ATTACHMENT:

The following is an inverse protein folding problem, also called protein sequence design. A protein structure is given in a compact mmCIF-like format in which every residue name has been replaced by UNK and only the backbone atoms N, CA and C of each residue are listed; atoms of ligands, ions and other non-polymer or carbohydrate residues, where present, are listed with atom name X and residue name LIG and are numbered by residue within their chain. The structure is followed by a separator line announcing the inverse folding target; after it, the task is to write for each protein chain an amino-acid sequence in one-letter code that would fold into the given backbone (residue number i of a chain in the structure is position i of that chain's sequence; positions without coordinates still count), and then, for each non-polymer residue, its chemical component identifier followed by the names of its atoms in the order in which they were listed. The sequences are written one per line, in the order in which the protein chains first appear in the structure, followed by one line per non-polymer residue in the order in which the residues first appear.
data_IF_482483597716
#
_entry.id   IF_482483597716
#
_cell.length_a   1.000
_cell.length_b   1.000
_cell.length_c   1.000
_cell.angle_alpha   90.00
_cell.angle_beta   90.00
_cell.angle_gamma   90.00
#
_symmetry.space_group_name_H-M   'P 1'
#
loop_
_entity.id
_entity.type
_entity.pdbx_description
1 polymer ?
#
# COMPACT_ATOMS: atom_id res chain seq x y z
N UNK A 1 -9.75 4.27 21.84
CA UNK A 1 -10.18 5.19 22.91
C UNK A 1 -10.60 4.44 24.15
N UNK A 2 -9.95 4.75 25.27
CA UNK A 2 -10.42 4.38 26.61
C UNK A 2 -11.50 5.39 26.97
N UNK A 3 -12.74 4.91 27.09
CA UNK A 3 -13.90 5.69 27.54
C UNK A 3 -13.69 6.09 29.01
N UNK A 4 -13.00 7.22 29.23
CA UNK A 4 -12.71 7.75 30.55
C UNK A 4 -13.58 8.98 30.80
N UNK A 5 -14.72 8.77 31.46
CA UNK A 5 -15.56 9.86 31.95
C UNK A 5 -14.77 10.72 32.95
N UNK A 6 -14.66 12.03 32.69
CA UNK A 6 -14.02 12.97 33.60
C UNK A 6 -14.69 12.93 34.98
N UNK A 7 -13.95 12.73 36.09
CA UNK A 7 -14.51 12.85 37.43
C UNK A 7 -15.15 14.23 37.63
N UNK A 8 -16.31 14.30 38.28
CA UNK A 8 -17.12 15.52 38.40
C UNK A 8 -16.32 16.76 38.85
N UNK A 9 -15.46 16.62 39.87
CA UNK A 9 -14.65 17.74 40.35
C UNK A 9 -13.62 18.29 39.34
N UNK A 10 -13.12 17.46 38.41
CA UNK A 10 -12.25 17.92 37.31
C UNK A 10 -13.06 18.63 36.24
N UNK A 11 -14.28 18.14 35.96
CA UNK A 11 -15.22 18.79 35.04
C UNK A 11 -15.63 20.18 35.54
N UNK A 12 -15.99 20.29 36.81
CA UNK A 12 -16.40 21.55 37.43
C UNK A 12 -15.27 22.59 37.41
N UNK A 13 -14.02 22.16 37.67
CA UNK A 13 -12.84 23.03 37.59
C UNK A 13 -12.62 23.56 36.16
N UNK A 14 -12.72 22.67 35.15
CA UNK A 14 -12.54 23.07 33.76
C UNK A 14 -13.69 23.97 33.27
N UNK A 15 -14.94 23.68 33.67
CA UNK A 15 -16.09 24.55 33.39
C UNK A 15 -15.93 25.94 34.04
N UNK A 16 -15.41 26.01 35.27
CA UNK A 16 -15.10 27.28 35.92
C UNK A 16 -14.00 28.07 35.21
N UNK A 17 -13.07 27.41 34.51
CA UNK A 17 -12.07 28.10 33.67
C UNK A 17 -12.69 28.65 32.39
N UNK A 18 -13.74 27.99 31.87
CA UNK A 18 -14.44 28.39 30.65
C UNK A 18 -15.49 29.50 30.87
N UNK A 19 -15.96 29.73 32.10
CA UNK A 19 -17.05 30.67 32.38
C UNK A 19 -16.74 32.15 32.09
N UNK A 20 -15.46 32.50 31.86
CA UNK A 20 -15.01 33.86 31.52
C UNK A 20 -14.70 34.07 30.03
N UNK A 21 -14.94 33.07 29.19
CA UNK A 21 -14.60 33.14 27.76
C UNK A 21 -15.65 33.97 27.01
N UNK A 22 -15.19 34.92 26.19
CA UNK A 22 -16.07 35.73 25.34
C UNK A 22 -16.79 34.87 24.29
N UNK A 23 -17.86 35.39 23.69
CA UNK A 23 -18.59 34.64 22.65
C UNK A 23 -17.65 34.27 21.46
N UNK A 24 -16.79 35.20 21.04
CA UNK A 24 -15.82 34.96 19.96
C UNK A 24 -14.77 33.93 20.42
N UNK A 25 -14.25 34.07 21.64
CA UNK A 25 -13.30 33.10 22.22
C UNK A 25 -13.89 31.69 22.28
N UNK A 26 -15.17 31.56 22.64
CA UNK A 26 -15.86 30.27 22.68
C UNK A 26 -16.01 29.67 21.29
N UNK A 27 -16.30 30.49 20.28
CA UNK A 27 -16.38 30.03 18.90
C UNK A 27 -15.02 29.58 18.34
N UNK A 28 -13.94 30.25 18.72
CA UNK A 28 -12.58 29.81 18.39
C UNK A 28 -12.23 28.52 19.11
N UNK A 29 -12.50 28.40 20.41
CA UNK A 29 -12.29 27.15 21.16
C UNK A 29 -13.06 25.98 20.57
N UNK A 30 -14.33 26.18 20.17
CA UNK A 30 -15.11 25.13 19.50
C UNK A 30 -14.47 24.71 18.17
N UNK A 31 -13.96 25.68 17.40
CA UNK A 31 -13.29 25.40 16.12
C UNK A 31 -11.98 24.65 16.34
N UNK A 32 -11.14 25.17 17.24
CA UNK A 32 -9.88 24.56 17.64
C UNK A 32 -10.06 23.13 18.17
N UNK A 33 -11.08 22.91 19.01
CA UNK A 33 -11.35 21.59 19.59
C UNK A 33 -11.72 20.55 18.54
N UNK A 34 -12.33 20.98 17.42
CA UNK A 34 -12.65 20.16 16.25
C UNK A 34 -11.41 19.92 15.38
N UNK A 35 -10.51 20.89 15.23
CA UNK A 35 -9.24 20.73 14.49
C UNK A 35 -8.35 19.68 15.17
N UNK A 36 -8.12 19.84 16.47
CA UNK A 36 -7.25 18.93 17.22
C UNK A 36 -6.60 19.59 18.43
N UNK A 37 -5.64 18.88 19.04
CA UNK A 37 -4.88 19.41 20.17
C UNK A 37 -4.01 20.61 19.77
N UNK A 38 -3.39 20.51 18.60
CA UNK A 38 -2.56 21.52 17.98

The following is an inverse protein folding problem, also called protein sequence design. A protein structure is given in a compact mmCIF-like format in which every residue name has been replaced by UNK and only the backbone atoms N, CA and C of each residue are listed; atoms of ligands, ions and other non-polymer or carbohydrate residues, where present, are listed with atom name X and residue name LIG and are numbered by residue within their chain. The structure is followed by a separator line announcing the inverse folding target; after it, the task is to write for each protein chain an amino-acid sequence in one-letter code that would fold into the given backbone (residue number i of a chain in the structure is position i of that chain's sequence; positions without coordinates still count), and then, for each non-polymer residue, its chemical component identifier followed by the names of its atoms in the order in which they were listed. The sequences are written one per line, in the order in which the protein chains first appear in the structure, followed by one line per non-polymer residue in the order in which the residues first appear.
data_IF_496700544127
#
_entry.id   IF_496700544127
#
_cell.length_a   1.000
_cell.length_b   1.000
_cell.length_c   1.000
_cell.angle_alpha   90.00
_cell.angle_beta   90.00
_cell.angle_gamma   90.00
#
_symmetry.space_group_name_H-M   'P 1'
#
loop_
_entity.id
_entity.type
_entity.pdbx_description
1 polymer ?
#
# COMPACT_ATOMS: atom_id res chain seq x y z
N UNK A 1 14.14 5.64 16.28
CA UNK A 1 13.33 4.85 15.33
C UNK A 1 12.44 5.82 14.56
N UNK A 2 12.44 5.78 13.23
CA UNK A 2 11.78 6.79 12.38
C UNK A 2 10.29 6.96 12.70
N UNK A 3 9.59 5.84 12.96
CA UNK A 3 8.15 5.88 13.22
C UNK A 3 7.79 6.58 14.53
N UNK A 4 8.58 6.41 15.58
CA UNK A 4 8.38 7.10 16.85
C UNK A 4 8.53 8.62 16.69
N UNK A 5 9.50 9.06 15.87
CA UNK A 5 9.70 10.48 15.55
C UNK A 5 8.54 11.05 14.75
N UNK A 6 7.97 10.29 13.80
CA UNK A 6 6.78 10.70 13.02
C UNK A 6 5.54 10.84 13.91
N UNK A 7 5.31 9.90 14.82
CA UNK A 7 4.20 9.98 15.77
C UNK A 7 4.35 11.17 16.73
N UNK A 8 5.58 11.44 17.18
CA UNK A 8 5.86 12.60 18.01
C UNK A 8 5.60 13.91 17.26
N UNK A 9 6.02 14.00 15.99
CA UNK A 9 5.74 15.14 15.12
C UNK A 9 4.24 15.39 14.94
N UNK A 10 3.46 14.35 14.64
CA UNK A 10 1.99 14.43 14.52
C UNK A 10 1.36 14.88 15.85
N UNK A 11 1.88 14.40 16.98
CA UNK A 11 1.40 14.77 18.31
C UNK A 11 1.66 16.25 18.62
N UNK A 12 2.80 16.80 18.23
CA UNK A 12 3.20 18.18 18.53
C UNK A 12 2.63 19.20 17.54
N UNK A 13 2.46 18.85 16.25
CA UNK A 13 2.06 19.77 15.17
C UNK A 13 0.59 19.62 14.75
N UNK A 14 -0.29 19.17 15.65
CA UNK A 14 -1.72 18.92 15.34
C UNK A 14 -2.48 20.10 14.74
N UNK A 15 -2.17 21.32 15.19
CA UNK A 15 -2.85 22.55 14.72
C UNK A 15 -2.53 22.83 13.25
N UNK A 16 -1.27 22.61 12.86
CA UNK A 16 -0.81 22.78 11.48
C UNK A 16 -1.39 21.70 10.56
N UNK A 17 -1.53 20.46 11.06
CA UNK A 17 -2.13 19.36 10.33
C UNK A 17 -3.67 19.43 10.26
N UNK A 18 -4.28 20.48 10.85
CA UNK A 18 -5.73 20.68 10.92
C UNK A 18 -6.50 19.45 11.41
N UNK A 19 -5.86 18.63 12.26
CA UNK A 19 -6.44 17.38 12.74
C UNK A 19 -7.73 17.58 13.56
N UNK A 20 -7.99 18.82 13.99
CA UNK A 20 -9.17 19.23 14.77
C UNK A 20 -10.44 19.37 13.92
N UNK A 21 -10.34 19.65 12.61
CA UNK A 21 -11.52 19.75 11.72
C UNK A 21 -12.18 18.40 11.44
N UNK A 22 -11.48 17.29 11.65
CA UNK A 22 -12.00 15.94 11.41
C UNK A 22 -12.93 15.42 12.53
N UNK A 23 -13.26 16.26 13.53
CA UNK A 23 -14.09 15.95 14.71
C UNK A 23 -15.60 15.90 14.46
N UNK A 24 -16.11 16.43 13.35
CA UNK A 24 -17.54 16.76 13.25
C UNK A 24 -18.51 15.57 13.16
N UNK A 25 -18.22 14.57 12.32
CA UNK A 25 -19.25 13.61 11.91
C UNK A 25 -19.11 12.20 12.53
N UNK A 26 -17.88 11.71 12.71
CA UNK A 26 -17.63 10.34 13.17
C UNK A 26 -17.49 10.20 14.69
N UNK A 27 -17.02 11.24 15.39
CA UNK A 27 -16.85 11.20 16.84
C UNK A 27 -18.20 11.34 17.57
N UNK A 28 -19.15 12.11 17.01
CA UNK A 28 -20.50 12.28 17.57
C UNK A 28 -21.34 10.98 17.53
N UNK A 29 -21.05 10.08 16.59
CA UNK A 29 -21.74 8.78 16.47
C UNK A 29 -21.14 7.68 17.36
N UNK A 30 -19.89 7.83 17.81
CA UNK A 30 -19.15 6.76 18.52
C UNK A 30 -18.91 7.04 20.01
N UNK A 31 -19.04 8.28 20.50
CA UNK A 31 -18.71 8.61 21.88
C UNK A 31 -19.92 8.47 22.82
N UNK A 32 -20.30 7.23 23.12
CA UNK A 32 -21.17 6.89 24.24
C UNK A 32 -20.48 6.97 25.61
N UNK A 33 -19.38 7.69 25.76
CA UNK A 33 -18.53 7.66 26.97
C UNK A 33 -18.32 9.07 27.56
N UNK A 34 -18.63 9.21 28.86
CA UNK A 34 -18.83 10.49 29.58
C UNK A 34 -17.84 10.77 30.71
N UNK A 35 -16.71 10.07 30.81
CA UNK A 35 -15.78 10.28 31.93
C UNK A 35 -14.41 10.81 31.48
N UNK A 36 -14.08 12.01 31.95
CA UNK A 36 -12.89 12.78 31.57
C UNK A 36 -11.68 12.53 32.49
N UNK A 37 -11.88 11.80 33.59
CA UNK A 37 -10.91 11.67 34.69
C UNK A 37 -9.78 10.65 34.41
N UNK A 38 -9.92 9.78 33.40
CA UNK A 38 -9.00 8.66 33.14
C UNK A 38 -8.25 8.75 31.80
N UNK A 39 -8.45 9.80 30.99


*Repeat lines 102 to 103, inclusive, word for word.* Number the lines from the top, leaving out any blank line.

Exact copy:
C UNK A 27 -15.02 29.58 18.34
N UNK A 28 -13.94 30.25 18.72